Heard Island and McDonald Islands are isolated sub-Antarctic islands located in the southern Indian Ocean. These islands are known for their unique and diverse wildlife, with a significant population of birds.
The isolation of Heard Island and McDonald Islands has led to the evolution of various endemic bird species that cannot be found anywhere else in the world. The pristine environment of these islands has made them ideal habitats for birds, making them an important location for birdwatching and conservation efforts.
In this article, we will explore the different bird species found in Heard Island and McDonald Islands and their unique characteristics.
1. Wilson's storm petrel
Wilson's storm petrel is a small seabird of the Oceanitidae family. A circumpolar species, it can be found in both northern and southern hemispheres during summertime.
It has an abundance population estimated to be around 20 million birds as of 2022 making it one of the most populous bird species on Earth.
This nocturnal creature loves to feed on crustaceans, fish eggs and larval fishes that they catch while flying at night over open waters near coasts or islands.
During daylight hours Wilson’s Storm Petrel will rest in large groups and form colonies with fellow members for protection against predators like gulls and skuas which steal their food supplies if given opportunity.Scientific classification:
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2. Black-browed Albatross
The Black-browed Albatross is a majestic seabird that belongs to the albatross family known as Diomedeidae.
It is an impressive bird, with its black beak and brow contrasting against white plumage on its wings and body.
The most widespread and common member of this group, it can often be seen flying around oceans in different parts of the world.
These birds share many features with other members of their order Procellariiformes, such as shearwaters, fulmars, storm petrels and diving petrels; they all have long wingspans for gliding effortlessly above water surfaces.
They feed mainly by scavenging or hunting small fish near sea surface while flying low over waters.
Its population has unfortunately declined due to commercial fishing vessels which attract them closer to shore resulting in entanglement into fishing nets leading them towards mortality.Scientific classification:
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3. Antarctic tern
The Antarctic tern is a seabird in the Laridae family. It inhabits southern oceans, small islands around Antarctica and mainland coasts.
This stocky bird has similar features to its relative Arctic Tern but can be identified by its breeding plumage of white feathers with black markings on head, wings and tail.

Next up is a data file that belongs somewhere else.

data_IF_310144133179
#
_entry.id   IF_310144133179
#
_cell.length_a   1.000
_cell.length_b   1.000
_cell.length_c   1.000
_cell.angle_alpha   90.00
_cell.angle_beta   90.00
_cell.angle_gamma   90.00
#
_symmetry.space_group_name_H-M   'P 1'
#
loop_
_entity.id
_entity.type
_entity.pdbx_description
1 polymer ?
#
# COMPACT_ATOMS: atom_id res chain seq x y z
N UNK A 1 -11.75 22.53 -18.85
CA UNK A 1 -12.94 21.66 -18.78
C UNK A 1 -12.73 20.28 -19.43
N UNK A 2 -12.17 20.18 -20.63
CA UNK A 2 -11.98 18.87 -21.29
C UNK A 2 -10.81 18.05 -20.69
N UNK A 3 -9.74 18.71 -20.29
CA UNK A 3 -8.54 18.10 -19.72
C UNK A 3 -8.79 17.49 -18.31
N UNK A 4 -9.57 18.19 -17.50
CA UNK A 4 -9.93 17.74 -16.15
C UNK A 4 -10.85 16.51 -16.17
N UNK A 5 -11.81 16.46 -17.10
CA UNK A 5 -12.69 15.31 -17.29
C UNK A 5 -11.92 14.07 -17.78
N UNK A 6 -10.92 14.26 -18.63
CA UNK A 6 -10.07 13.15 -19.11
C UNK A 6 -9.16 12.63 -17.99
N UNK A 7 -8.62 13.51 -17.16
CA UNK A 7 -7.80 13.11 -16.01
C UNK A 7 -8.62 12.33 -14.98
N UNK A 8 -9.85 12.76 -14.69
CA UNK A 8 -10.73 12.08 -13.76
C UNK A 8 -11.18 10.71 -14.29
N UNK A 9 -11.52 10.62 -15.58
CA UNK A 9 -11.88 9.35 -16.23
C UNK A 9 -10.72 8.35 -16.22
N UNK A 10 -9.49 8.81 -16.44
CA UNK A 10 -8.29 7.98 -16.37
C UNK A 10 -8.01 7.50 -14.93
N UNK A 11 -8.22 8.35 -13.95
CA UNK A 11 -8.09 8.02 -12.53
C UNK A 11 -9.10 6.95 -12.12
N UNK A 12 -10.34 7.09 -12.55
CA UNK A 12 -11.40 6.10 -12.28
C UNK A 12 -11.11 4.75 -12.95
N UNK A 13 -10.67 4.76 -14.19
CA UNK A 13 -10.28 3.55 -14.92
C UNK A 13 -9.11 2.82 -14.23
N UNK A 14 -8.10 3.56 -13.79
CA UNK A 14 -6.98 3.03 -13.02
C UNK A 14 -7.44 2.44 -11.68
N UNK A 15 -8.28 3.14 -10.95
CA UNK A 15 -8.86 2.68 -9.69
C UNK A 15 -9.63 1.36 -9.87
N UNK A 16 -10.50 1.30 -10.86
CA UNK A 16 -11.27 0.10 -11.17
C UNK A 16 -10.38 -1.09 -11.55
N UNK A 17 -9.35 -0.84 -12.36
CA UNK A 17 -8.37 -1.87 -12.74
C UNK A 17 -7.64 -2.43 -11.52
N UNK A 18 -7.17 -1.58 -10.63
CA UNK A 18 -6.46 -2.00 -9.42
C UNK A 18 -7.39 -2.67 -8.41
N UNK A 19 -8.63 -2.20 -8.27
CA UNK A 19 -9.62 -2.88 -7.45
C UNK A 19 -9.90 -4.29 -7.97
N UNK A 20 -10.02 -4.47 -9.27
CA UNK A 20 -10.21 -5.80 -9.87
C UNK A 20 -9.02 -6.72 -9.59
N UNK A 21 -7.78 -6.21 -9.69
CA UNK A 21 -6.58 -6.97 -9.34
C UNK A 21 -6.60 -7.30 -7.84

Its diet mainly consists of fish, crustaceans and other marine animals which it catches during dives or while hovering over water surface.
The Antarctic terns breed between October-March when they congregate near coastal areas where they can find plenty of food for themselves as well as their young ones.
These birds make impressive long distance travels each year back to the same locations making them true ocean wanderers.Scientific classification:
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4. Cape petrel
The Cape petrel is a seabird from the Procellariidae family that lives in the Southern Ocean. It is the only species of its genus and has many allies, including fulmarine petrels and giant petrels.
This species is abundant with an estimated population of around two million individuals. Its plumage consists mainly of dark grey on top and white underneath, making it easily identifiable when flying overhead or perched atop rocks along shorelines.
They usually feed at night while searching for fish, crustaceans, squid and other marine life near surface waters using their strong sense of smell to find prey in low light conditions.
Cape Petrels are often seen gathering into large flocks as they migrate between Antarctic seas during winter months before returning home to breed during summertime where they form large colonies along coastlines throughout southern oceans such as New Zealand's South Island coasts.Scientific classification:
|Genus||Daption Stephens, 1826|
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5. Gentoo penguin
Gentoo penguins are an iconic species of birds found in the Falkland Islands. They have a distinctive black and white plumage, with a bright orange beak and feet.
The gentoo is one of three closely related species—the Adélie Penguin (P. adeliae) and chinstrap penguin (P. antarcticus)—and they can all be seen co-existing in their natural habitat near open water or on ice shelves around Antarctica, including the South Shetlands, Orkneys, South Georgia islands, Kerguelen Islands and Macquarie Island to name just a few places.
This sociable bird is known for its loud call which sounds like “gentooooo”; it also makes other vocalizations such as honks during courtship displays.
Gentoos prefer to live in large colonies but will often nest alone or form small groups when needed.